3. They treat each horse individually
  4. They follow a set routine (which is progressed and adapted to suit any one particular horse)
  5. They know how much to ask
  6. They know when to back off
  7. They know when to push forwards with training.
  8. They take the sudden and sometimes explosive reactions in their stride
  9. They understand which behaviors are reactions to the training and which may indicate problems
  10. They are successful because they are experienced and skilled at their job.

Using a professional for this key first stage in a horse ridden career can make all the difference to your relationship with your horse.  It is easy to let a horse scare you when you are unsure or inexperienced and it is just not worth the risk to you or your horse in terms of your mutual relationship.

There are, however, things which you can do to help prepare your horse:

It is always more effective to train through positive reinforcement and respect rather than using force, which only creates fear.

A horse which respects and trusts you will follow commands better and be a more enjoyable companion than a horse that fears you. However gaining respect is not always a simple scenario and has many facets. Knowing how to interact with your horse is the key in training. Here are some steps to bear in mind if you’re handling a young horse which will prepare him for life in general as well as pre formal breaking- in training.

Respect Is Mutual: Gain Their Trust

The first step to training a horse is creating and maintaining a bond of trust. If your horse doesn’t trust you it will be near impossible to train into being a calm and content riding horse. Grooming is a great way to create a connection between you and your horse. It is soothing and relaxing and is a bonding act within the herd itself. As with any animal you should talk to your horse so it knows your voice, if you frequently talk to your horse it will associate your voice with being a safe command or soothed so make sure to talk sensibly to your horse when trying new things, or going into new places or where he becomes spooked by a noise, object or strange feel……like the water from a hosepipe or a plastic bag in your hand or in the hedge.

Introduce Equipment and Gear Slowly

It’s important not to overwhelm your horse so introducing equipment slowly is a sensible way forward. Horses must first become familiar with common equipment such as bits, brushing boots, travel boots or even maybe the saddle. Introduce the gear slowly by placing it on them for short intervals at a time and gradually building up their use with shear repetition and patience. Rugs are one thing that will become a common place article, used on a daily basis. Always put on from the front to the back and take off by undoing the rug from the back to the front. That way it will never slip back and tangle in their legs. Good old fashioned common sense at all times.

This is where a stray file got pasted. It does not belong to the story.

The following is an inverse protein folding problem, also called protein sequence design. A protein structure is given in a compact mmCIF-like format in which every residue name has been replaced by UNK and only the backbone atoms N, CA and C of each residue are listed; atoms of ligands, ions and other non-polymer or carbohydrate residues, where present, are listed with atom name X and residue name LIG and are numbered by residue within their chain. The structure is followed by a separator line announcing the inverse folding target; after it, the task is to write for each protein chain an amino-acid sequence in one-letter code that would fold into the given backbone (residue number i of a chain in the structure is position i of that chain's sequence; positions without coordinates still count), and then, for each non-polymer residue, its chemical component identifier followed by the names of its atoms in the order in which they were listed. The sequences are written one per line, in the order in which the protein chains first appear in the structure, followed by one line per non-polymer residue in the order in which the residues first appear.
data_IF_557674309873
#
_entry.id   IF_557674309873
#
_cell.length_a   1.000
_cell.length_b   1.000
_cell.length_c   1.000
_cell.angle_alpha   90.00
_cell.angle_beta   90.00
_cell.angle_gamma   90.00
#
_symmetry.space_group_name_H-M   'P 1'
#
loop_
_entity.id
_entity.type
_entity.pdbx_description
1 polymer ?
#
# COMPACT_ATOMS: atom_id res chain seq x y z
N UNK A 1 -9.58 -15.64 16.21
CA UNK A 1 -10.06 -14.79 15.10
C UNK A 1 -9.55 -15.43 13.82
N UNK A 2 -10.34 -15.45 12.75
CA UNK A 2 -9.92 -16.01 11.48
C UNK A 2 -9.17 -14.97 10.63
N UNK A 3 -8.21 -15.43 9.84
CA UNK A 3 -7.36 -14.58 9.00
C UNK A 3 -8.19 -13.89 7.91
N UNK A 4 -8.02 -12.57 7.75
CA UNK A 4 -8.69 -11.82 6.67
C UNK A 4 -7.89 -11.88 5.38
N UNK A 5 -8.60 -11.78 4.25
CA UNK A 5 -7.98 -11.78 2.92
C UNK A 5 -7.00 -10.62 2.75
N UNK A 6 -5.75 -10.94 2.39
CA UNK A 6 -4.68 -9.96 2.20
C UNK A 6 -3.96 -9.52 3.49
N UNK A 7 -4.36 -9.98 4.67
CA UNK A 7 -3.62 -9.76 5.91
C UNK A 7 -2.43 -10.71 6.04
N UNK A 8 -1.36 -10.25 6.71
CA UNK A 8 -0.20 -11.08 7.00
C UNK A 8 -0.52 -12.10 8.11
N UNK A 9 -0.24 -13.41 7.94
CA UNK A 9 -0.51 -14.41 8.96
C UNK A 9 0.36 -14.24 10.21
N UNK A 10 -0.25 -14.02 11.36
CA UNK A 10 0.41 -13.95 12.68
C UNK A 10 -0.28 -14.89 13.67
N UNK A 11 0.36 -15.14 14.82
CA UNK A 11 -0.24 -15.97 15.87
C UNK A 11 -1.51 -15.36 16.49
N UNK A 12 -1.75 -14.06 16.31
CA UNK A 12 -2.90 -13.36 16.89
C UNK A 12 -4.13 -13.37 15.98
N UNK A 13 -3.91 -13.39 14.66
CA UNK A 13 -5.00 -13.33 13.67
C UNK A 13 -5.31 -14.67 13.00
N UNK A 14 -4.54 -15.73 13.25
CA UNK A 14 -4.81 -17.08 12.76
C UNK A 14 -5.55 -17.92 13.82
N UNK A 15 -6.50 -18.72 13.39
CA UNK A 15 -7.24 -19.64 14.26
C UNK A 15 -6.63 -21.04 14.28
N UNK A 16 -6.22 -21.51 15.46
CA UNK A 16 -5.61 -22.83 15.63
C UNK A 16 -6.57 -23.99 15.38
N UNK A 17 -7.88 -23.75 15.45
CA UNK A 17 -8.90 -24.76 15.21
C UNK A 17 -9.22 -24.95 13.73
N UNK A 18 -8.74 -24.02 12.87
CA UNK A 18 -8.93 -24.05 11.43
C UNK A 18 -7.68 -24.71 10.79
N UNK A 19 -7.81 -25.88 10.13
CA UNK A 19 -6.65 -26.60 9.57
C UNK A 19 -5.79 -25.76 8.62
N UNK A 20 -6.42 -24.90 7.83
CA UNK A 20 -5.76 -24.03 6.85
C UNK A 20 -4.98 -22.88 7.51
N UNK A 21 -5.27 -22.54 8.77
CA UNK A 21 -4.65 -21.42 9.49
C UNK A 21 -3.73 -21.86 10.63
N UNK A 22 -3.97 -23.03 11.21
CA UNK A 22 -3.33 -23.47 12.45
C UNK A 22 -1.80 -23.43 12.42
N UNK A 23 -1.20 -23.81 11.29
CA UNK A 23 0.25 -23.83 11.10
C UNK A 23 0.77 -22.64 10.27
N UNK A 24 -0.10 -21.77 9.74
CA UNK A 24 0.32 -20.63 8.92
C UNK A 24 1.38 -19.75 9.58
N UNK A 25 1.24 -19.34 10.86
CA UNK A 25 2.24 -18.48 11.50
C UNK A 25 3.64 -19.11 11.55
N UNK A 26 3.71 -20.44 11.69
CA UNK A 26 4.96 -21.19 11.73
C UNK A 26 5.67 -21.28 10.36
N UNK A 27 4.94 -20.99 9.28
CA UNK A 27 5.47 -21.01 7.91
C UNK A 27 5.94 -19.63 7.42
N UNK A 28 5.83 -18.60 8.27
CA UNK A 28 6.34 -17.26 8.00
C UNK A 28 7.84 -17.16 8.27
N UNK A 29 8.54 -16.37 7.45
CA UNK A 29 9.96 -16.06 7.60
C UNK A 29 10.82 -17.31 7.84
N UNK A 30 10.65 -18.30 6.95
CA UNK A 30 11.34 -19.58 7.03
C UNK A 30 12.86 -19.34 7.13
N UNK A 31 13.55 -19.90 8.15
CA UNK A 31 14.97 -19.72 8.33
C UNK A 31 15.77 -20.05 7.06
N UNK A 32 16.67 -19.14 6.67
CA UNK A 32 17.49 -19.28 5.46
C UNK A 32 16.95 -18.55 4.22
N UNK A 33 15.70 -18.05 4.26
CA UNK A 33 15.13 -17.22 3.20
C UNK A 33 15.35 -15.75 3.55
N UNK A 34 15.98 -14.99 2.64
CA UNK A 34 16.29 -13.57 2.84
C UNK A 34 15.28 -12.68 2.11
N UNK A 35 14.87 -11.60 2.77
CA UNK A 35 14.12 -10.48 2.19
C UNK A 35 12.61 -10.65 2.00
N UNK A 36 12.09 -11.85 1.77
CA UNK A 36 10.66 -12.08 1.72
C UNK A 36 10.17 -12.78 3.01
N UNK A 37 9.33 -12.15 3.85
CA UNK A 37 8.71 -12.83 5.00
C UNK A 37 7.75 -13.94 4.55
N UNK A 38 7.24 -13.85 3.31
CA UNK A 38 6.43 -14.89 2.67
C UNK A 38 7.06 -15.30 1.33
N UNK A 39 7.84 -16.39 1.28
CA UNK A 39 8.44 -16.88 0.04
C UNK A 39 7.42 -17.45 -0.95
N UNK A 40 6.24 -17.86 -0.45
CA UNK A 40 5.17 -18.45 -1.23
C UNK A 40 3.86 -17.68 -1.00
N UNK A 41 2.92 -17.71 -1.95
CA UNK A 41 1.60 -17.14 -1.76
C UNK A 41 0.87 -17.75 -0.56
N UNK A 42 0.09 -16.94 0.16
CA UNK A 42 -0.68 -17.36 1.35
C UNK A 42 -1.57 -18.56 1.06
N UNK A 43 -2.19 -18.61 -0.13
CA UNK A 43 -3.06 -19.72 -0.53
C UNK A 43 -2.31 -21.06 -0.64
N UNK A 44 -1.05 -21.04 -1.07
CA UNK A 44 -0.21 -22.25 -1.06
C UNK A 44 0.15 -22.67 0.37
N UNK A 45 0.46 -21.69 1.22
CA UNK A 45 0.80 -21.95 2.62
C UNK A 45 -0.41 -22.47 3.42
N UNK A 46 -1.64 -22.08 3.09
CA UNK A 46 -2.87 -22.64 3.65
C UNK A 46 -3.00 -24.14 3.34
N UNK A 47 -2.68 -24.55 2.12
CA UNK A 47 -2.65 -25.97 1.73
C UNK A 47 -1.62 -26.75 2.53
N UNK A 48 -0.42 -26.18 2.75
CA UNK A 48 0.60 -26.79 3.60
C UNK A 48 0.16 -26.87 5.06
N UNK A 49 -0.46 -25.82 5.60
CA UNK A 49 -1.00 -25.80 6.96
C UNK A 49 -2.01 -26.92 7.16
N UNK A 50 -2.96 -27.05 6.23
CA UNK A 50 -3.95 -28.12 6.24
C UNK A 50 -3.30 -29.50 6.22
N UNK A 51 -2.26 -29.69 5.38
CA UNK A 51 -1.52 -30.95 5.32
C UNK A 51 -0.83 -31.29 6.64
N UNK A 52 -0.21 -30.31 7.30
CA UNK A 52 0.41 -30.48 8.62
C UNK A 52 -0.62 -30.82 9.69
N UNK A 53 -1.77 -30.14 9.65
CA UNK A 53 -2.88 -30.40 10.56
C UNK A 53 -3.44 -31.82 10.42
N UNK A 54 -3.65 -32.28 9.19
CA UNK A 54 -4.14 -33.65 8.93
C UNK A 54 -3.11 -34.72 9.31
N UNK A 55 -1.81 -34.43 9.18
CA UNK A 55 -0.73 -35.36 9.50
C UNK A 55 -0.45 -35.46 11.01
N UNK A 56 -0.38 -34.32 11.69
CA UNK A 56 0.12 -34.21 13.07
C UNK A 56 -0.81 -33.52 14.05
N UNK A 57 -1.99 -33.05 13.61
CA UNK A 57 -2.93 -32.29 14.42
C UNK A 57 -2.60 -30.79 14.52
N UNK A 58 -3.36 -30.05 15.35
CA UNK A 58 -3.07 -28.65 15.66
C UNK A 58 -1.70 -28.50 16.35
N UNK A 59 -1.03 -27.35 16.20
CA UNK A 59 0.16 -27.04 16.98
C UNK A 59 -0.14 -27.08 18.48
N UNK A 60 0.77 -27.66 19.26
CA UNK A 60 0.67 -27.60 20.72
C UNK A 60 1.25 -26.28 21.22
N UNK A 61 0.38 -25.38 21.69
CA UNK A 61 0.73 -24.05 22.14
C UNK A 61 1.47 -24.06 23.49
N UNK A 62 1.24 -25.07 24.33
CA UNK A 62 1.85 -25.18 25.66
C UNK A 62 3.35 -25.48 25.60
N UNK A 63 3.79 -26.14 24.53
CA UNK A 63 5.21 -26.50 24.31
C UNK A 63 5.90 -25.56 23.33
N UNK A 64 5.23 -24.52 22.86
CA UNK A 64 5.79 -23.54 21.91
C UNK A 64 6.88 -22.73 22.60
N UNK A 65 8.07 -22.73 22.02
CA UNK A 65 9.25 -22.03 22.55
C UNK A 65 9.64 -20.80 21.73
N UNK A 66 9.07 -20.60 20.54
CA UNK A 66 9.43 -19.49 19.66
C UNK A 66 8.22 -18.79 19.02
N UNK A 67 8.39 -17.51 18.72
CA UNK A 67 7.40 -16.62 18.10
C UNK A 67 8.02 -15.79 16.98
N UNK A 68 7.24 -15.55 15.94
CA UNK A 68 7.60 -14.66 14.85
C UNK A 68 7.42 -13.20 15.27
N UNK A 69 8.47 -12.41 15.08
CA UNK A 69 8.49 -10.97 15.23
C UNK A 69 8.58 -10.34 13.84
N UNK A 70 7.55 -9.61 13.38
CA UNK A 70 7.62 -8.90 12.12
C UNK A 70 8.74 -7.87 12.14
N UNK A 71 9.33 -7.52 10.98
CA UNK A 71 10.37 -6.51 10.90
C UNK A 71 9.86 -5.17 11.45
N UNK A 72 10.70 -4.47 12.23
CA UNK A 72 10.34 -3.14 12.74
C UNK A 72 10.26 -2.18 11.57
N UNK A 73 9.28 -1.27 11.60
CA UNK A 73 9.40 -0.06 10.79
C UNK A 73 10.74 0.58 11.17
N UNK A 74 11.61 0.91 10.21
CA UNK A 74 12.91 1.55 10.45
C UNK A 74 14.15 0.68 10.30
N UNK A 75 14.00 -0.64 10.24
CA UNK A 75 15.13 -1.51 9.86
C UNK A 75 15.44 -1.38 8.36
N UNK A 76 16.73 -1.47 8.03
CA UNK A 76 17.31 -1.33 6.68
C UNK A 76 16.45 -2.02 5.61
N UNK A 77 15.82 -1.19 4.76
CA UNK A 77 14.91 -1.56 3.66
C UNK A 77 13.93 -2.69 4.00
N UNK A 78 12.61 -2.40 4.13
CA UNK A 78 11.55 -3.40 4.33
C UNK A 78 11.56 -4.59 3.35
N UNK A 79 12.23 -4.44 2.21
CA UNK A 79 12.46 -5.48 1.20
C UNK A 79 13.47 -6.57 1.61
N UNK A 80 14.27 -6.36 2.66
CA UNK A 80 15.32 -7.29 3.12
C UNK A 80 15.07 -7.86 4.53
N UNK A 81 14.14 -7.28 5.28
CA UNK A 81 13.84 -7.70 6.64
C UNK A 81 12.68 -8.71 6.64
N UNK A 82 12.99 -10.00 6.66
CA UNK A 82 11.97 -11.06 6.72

Show Him the World

Don’t hide your young horse away……….Let him see and get used to all the things he will have to cope with as a ridden horse. Spend time in hand safely grazing your horse near a road so he can see and smell and hear all the traffic and comings and goings. The more solid you make him out here the easier and better he will train later on.

Travel train him! Get him used to the trailer…….don’t wait till the day he has to go somewhere. Spend some time feeding him on the ramp and then inside the space. Take him for short journeys when you don’t need to.

 

Horse Scout has Four professional, newly signed up, who specialize in breaking and producing young horses are:

Claire Rowland- Harrogate

Selina Milnes nr Bristol

Lorna Riley in Durham

Emily Llewellyn in Surrey

How often do you think about your horses nose?

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Horse Scout Blogger was thinking about the way a horse wriggles his nose in your hand. It’s a funny feeling and somehow very friendly. We all know a nose is for breathing and for smelling but horses use their noses for other things too!

1.Exploration

Horses use their lips the way people use their hands—to touch, explore, and sense the world around them. Horses engage in mutual grooming, and he might be putting his nose by yours to invite you to scratch his nose or groom his face. A horse who puts his nose in your face may be trying to use his mouth to gently touch you, the way he might greet another horse.

2. Affection

Another reason horses put their noses in your face is to show affection. Horses show affection for one another by gently blowing into each other’s nostrils, and your horse may be trying to show affection for you as if you were another horse. Mares nuzzle their foals, and reaching out to touch your face may be how your horse says “I love you” in a similar way.

3. Sight

Horses have different fields of vision from humans, and they often move their heads simply so they can see better. A horse has binocular vision to the front but a blind spot directly in front of his nose. He may be moving his head closer to yours so he can get a better look at you if you’re in his blind spot.

4. Learned Behavior

Horses may also duck their noses to your face if they’ve learned that people bring them treats. In their eagerness to get treats, they may move quickly into your space. They may also have learned along the way that such behavior is rewarded with affectionate pets or scratches. Unless this behavior bothers you or turns into nipping, it’s usually fine. To get a horse to stop doing this, tap him on the chest to get him to back up.

Be cautious about strange horses putting their noses to your face and never encourage this behavior. Horses do have big teeth. I know a lady who got her nose bitten off when she used to feed her horse carrots from her mouth.